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by Miah Huerta
Founder and CEO of OriginClear, and leader in the self-reliant water revolution, Riggs Eckelberry, explains the strained relationship between water and low-income communities that is causing socioeconomic disparity in America. “The further you are from where water is resold, the more you pay,” he says.
This is true for many individuals who are forced to spend their monthly income and travel far distances for water that is unreliable and unsafe to consume. “The more that water goes through resellers, the higher the cost. Unfortunately, lower-income neighborhoods are very often the areas furthest from the central systems, paying the most for the worst quality water,” he shares. Pairing high rates and low-quality resources, water inequality is an issue in America that demands immediate action for the well-being of its citizens,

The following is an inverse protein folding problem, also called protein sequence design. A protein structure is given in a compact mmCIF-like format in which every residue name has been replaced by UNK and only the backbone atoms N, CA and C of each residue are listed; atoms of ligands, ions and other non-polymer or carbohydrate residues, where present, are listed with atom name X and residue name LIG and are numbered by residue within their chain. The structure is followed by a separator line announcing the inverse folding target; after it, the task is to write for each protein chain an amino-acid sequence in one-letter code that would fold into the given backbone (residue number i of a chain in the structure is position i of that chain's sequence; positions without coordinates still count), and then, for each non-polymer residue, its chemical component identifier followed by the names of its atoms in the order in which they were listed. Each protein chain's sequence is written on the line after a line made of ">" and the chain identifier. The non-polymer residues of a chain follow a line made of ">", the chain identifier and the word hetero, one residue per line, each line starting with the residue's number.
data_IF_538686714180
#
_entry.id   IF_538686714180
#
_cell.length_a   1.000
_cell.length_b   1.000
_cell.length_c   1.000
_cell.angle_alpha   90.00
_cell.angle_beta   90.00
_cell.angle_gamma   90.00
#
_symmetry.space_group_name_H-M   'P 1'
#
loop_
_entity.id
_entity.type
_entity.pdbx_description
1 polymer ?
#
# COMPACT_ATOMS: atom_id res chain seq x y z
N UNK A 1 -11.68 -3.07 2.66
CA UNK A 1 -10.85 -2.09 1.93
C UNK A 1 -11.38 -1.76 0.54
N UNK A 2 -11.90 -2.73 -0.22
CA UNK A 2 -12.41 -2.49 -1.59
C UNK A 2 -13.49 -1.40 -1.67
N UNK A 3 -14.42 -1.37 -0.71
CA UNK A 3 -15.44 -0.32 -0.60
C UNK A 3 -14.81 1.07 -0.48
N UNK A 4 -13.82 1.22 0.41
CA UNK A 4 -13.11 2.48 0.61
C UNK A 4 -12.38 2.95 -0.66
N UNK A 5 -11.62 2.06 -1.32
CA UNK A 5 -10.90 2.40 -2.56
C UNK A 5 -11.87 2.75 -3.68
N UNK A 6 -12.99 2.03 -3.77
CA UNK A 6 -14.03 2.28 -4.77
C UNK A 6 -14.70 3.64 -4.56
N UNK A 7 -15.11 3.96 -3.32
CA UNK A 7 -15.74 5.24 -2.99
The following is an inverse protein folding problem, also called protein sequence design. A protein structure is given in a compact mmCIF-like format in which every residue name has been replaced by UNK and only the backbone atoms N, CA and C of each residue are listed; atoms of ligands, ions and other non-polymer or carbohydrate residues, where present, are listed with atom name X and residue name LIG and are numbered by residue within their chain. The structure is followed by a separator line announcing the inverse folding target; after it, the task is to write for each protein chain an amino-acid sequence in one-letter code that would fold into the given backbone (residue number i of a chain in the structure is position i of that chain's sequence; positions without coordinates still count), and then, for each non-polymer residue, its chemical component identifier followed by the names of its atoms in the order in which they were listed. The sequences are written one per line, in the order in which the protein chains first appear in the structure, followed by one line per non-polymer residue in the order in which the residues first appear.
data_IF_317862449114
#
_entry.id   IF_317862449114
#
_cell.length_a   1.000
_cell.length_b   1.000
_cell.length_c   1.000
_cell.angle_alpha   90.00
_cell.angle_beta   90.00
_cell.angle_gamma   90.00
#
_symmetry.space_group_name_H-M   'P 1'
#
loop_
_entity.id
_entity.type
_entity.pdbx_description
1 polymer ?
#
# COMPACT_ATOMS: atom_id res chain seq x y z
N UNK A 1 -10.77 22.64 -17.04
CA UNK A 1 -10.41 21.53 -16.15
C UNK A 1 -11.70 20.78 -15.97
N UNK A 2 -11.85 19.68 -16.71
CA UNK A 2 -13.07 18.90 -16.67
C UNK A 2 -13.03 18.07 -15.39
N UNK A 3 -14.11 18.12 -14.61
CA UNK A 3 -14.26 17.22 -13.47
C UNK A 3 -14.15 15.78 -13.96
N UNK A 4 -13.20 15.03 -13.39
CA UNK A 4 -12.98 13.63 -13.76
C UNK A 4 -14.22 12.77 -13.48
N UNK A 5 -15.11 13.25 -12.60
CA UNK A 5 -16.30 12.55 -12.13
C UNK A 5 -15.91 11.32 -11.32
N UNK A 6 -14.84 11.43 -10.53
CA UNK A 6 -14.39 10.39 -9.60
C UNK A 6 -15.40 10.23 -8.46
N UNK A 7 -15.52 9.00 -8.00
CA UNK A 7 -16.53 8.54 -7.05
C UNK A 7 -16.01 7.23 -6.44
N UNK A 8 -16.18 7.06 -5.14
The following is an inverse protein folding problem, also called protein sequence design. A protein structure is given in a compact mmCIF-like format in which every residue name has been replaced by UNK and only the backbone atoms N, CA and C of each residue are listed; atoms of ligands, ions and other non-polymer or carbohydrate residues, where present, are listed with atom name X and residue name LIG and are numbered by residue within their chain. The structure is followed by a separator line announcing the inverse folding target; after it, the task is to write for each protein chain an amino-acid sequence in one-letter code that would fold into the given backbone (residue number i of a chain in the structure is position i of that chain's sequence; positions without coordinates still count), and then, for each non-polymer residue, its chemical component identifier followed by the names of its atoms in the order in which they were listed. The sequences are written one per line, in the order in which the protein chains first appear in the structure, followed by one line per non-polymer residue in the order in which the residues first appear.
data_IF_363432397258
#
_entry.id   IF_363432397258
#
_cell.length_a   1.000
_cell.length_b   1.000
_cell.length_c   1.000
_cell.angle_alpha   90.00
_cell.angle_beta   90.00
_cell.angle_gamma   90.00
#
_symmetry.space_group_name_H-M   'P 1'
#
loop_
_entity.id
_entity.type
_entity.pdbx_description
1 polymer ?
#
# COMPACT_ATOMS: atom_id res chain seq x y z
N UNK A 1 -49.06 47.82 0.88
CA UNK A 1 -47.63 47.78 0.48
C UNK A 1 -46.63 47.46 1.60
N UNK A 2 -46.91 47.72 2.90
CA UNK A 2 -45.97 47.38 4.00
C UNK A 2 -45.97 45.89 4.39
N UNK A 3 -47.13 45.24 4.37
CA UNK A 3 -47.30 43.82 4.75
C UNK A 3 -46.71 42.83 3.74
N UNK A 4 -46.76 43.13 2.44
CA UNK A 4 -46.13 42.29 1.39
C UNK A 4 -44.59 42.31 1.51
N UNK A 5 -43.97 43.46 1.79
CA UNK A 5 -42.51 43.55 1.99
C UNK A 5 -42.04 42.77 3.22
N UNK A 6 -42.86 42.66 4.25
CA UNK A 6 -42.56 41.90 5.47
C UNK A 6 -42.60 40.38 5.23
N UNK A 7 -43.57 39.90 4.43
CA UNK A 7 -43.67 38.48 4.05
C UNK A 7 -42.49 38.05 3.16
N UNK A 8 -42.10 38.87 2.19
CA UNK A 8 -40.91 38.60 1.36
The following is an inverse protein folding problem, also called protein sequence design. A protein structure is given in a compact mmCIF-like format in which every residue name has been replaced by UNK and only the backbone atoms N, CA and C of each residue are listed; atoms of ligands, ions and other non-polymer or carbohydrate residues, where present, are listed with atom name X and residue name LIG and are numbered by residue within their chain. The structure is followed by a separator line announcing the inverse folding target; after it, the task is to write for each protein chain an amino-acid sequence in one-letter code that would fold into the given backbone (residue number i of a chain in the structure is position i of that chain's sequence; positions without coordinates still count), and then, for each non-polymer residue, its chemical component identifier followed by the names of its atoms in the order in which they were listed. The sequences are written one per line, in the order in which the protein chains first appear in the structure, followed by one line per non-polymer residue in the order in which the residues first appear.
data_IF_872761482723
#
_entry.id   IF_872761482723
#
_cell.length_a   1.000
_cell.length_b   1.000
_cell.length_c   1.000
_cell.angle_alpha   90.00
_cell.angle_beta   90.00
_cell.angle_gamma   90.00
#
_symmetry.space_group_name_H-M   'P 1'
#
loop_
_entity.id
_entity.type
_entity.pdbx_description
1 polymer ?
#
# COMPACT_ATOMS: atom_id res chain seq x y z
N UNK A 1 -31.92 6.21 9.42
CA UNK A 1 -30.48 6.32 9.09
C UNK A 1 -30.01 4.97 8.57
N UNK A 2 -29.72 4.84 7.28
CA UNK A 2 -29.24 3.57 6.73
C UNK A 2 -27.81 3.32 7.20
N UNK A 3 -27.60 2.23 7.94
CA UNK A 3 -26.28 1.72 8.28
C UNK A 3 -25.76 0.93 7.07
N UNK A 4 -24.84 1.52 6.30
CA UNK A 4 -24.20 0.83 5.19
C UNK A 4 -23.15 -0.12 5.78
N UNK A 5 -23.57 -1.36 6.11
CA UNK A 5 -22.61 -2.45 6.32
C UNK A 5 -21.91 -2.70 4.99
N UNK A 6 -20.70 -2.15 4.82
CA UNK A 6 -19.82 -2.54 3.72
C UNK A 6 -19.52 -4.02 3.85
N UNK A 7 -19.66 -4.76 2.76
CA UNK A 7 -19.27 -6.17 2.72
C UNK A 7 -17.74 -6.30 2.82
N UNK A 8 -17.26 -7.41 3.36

With quality remaining a hot topic of conversation, water-related issues among neglected communities are seen and happen all too often. “Very recently in Jackson, Mississippi, the water ran brown. Why? Well, the water infrastructure has been neglected at least since 1960, and it's gotten worse and worse. That’s exactly what happened in Compton, California” he explains. This ongoing problem of failing water systems stems from decaying central infrastructure and a lack of funding for low-income neighborhoods, particularly among people of color and Latino communities. “We’ve seen a breakdown in central infrastructure for our 150,000 plus water systems in America. We had a $1.2 trillion infrastructure bill and they only allocated $55 Billion to water for the entire nation — yet we fall behind by $75 billion annually. It’s a scandal.”